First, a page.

I haven't seen a report on Marcel's in over a year so I thought I'd describe our experience there last night. I am sorry to say it was our first visit [looong overdue]. It won't be our last.
First let me say that far too many restaurants don't pay sufficient attention to front-of-the-house staff. Chef owners often forget that our first impressions are as we arrive, not as we are served our first course. This is not an issue at Marcel's. From the valet, to the doormen, to the host, the servers, busboys, I have never met a group more friendly, helpful staff eager to make your visit enjoyable. This attitude comes from the top and makes an enormously favorable impression before the first taste.
Marcel's offers valet parking [welcome in a neighborhood with few parking places]. It is also about two blocks from the Foggy Bottom metro. If you are going to the Kennedy Center after dining, they offer a free ride in a Mercedes to and from the Kennedy Center. A nice touch and in keeping with their customer-centric service.
There are two connected dining rooms, each serving about 40 people. We ate in the back room and one of my very few complaints about the evening was that the room was noisy and difficult to hear my GF at times. On the other hand, there were two large parties in the room [10-12 people each] and that contributed to the noise as people spoke loudly to be heard by everyone in their party [and us!]. Marcel's also has a piano bar in the front of restaurant with live music, about four tables, and bar stools. A pleasant place for a pre- or post-dinner drink.
The wine list has a good selection with very afforable prices. They have some top-end wines but most are less than $100. They also offer a nice selction of wines by the glass and half-bottle. This is important to me as my GF likes dry, oaky, reds and I like non-oaky whites. We rarely share a bottle. We both ordered by the glass; I got a very nice white Bordeaux and she couldn't decide between two reds so they quickly offered to let her try both. She ended up ordering one of each with our two courses. These were not glasses of "house" wines. The sommelier brought all three wines to us in unopened bottles and served us.
We were both tempted to try the tasting menu to get to know the chef [Robert Wiedmaier; Marcel is his son, in case you were wondering]. However, we wanted to try several signature dishes about which we had read that were on the a la carte menu. I might add that the online menu is the same as what we were offered in the restuarant; however,they did have two nightly special appetizers and entrees.
The meal began with a complementary amuse bouche. The server called it a fennel flan but it wasn't set like a flan. It was closer to a thick veloute. Sprinkled with chives, it was a delicious hint of things to come. My appetizer was lobster bisque en croute. It was a ramekin of bisque baked in a puff pastry shell, expertly opened tableside. It was accompanied by a small lobster salad of bruinoise of vegetables and a whole (unshelled) lobster claw. The bisque was a bit thin but had a number of pieces of lobster meat. I noticed quite a few people ordering this appetizer but it looked better than it tasted, although it was very good. My GF ordered the boudin blanc. It was served with a celery root puree and a truffle red wine sauce. She raved about it. Light as a feather, expertly prepared, she was very happy with her choice and highly recommends it.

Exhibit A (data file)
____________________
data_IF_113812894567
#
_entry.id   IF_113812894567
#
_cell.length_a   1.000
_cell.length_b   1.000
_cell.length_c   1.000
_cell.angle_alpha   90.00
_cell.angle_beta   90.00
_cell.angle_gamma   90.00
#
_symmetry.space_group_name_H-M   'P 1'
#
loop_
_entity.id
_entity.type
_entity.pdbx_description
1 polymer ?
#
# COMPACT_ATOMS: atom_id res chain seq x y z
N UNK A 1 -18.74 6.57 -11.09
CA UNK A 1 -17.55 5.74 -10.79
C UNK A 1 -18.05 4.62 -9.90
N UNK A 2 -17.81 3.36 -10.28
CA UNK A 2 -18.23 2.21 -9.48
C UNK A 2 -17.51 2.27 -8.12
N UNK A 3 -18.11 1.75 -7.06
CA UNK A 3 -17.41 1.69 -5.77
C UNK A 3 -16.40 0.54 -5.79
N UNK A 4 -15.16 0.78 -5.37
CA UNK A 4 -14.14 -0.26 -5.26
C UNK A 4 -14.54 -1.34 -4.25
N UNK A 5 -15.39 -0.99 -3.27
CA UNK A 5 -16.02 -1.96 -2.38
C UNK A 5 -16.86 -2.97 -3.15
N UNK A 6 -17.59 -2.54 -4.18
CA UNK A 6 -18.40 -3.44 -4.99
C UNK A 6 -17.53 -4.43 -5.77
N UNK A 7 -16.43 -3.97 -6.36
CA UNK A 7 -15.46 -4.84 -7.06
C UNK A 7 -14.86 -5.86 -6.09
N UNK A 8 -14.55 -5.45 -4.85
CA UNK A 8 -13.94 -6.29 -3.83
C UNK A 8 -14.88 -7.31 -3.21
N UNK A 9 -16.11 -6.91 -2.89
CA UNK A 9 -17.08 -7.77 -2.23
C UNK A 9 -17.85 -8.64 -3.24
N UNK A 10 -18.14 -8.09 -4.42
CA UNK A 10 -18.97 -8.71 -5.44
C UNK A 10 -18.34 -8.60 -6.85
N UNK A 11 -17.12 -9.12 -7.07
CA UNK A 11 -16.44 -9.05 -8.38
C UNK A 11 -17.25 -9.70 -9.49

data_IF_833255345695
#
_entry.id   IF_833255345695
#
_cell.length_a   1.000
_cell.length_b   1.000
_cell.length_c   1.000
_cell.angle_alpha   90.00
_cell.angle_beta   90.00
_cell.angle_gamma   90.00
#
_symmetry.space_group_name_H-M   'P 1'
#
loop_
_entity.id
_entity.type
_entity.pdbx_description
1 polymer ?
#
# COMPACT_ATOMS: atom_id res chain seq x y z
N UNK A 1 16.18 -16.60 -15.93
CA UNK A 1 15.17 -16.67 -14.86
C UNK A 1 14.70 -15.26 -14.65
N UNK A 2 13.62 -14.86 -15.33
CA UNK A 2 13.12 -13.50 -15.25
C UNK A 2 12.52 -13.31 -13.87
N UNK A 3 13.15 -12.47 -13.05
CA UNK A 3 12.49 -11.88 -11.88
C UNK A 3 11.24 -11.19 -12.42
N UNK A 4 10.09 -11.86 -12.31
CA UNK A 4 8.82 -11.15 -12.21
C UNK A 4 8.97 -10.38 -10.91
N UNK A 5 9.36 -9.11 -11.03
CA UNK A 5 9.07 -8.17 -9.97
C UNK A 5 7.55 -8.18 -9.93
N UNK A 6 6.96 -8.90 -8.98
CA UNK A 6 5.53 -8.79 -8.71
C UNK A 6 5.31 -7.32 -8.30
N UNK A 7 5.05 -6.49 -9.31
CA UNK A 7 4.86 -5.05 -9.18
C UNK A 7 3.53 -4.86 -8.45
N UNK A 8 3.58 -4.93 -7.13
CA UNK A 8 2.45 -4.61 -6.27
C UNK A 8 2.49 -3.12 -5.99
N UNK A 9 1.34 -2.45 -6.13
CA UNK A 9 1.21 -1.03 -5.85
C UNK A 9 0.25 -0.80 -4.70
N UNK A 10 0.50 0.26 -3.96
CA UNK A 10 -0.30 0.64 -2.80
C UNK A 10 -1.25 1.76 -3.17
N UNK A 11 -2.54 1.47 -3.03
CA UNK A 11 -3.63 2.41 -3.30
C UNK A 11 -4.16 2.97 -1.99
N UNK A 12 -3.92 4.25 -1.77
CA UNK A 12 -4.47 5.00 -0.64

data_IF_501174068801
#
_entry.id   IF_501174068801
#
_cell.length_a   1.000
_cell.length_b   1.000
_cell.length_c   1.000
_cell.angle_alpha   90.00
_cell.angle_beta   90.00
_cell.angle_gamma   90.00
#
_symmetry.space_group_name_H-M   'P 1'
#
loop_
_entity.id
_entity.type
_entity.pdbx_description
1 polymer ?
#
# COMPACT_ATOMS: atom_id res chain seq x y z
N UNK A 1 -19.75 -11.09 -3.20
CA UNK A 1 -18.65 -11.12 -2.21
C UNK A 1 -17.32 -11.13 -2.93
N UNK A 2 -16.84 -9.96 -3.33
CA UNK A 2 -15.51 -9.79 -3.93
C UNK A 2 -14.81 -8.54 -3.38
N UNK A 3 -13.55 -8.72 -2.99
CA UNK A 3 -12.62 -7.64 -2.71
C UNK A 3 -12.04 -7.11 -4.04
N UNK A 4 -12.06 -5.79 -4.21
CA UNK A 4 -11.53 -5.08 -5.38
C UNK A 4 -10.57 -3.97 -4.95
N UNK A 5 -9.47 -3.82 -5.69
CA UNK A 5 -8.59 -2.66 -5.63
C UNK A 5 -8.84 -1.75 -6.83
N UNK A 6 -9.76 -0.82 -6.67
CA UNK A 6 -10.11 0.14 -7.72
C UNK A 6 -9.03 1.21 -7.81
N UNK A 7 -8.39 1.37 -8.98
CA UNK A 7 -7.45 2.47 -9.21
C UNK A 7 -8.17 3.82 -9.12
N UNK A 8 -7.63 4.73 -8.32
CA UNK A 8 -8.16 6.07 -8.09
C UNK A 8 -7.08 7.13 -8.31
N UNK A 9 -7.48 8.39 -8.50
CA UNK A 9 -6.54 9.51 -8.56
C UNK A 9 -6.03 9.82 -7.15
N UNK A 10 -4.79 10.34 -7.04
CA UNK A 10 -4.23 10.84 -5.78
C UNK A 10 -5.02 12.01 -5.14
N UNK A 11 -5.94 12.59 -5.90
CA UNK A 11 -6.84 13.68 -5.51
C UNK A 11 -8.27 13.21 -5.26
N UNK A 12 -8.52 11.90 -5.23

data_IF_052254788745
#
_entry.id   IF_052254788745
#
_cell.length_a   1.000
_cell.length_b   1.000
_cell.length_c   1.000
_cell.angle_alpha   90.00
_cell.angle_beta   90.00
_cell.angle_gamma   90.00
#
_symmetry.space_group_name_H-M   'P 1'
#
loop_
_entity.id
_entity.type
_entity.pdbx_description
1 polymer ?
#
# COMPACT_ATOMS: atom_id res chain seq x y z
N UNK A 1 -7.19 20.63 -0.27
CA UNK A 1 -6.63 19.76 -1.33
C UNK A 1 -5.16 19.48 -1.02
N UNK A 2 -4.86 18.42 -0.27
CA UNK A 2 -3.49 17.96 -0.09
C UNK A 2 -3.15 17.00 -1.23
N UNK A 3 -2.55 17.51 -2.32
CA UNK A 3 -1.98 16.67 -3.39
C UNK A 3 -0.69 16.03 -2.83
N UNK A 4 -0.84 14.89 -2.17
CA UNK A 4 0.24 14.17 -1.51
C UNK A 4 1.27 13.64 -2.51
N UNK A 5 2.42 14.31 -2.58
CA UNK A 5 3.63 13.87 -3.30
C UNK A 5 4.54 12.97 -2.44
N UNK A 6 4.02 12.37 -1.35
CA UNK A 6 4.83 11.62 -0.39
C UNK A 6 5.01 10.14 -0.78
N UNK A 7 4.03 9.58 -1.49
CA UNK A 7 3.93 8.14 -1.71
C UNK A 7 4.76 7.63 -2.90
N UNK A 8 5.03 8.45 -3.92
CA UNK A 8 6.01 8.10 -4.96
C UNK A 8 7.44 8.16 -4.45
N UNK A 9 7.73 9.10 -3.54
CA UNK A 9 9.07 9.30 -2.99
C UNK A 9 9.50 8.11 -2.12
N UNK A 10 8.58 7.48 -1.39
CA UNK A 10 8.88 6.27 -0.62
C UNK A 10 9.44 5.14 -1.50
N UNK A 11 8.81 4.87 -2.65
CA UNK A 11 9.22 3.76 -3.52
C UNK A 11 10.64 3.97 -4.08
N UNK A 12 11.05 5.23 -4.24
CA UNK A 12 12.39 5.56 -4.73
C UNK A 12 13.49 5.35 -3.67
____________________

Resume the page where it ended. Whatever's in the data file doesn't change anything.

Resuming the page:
For an entree, I ordered roast chicken. Not many high-end restaurants offer roast chicken so it had better be good if they do. This was outstanding. It was a breast of chicken with a paper thin crispy skin with moist, perfectly cooked meat. This was among the best roast chicken I have ever eaten [it may be THE best but I am reluctant to admit that I can't do better]. It was served with a potato-gruyere cake, carmelized shallots, and perfectly cooked asparagus, green beans, baby carrots and parsnips (two of each). This is a must-try dish. My GF chose the venison special. She received 4-5 large medallions of perfectly cooked vension [please order it rare]. It was served with a red wine pan sauce and a slice of gallantine of venison, sweetbreads, and snails. She did not care for the gallantine [she's not a fan of sweetbreads] but she raved [again!] about the venison. Fond of eating forest creatures, she said it was the best venison she has ever had.
For dessert, we both chose chocolate and shared a chocolate mousse and a chocolate souffle. The mousse was a mini chocolate bombe with rasberry suace and mandarin orange ice cream. I like chocolate with rasberries and chocolate with orange, but all three together didn't blend well for me. The pastry chef should have chosen just one of the two accompaniments [I suggest the wonderful mandarin orange ice cream; everyone serves rasberry sauce with chocolate]. I enjoyed it but I expected, and wanted, something a bit lighter. The choclate souffle was indeed light and was perfectly prepared. Served with a rasberry sauce [again !] and cardamom ice cream, it was the dessert of choice.
Try Marcel's ! I intend to go back and try some more dishes.
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